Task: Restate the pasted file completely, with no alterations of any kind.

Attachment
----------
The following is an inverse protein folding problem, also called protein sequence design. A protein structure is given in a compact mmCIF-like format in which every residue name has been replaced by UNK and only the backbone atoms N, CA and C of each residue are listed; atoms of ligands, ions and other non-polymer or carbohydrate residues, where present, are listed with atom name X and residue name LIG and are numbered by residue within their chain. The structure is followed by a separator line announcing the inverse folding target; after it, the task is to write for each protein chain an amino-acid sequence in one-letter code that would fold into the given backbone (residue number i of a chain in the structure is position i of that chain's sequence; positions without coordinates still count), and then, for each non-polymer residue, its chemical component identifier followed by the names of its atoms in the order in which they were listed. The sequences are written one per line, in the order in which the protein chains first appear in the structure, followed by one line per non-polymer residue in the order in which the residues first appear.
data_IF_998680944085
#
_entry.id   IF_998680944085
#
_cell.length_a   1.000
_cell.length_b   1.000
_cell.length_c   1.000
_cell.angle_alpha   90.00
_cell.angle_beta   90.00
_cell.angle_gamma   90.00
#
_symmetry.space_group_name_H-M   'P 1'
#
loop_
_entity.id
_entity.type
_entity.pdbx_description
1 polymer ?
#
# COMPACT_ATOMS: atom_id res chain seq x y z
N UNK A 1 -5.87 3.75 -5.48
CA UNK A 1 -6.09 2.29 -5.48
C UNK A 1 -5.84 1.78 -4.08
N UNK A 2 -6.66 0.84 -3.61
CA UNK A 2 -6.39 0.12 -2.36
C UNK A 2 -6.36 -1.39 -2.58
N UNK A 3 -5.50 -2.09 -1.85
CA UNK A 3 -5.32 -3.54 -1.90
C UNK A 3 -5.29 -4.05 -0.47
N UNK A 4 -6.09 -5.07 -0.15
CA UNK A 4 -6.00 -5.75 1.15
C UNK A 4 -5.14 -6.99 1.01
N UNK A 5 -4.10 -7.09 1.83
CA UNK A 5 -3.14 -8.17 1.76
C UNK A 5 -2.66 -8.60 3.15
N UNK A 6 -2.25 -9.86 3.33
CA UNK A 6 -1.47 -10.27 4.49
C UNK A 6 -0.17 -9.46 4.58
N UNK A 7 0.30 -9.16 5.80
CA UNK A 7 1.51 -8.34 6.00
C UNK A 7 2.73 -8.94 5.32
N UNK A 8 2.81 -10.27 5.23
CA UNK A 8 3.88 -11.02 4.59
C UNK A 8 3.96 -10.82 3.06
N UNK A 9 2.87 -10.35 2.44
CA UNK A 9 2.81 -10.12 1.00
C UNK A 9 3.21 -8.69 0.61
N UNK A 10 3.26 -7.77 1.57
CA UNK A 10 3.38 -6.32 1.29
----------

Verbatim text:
The following is an inverse protein folding problem, also called protein sequence design. A protein structure is given in a compact mmCIF-like format in which every residue name has been replaced by UNK and only the backbone atoms N, CA and C of each residue are listed; atoms of ligands, ions and other non-polymer or carbohydrate residues, where present, are listed with atom name X and residue name LIG and are numbered by residue within their chain. The structure is followed by a separator line announcing the inverse folding target; after it, the task is to write for each protein chain an amino-acid sequence in one-letter code that would fold into the given backbone (residue number i of a chain in the structure is position i of that chain's sequence; positions without coordinates still count), and then, for each non-polymer residue, its chemical component identifier followed by the names of its atoms in the order in which they were listed. The sequences are written one per line, in the order in which the protein chains first appear in the structure, followed by one line per non-polymer residue in the order in which the residues first appear.
data_IF_998680944085
#
_entry.id   IF_998680944085
#
_cell.length_a   1.000
_cell.length_b   1.000
_cell.length_c   1.000
_cell.angle_alpha   90.00
_cell.angle_beta   90.00
_cell.angle_gamma   90.00
#
_symmetry.space_group_name_H-M   'P 1'
#
loop_
_entity.id
_entity.type
_entity.pdbx_description
1 polymer ?
#
# COMPACT_ATOMS: atom_id res chain seq x y z
N UNK A 1 -5.87 3.75 -5.48
CA UNK A 1 -6.09 2.29 -5.48
C UNK A 1 -5.84 1.78 -4.08
N UNK A 2 -6.66 0.84 -3.61
CA UNK A 2 -6.39 0.12 -2.36
C UNK A 2 -6.36 -1.39 -2.58
N UNK A 3 -5.50 -2.09 -1.85
CA UNK A 3 -5.32 -3.54 -1.90
C UNK A 3 -5.29 -4.05 -0.47
N UNK A 4 -6.09 -5.07 -0.15
CA UNK A 4 -6.00 -5.75 1.15
C UNK A 4 -5.14 -6.99 1.01
N UNK A 5 -4.10 -7.09 1.83
CA UNK A 5 -3.14 -8.17 1.76
C UNK A 5 -2.66 -8.60 3.15
N UNK A 6 -2.25 -9.86 3.33
CA UNK A 6 -1.47 -10.27 4.49
C UNK A 6 -0.17 -9.46 4.58
N UNK A 7 0.30 -9.16 5.80
CA UNK A 7 1.51 -8.34 6.00
C UNK A 7 2.73 -8.94 5.32
N UNK A 8 2.81 -10.27 5.23
CA UNK A 8 3.88 -11.02 4.59
C UNK A 8 3.96 -10.82 3.06
N UNK A 9 2.87 -10.35 2.44
CA UNK A 9 2.81 -10.12 1.00
C UNK A 9 3.21 -8.69 0.61
N UNK A 10 3.26 -7.77 1.57
CA UNK A 10 3.38 -6.32 1.29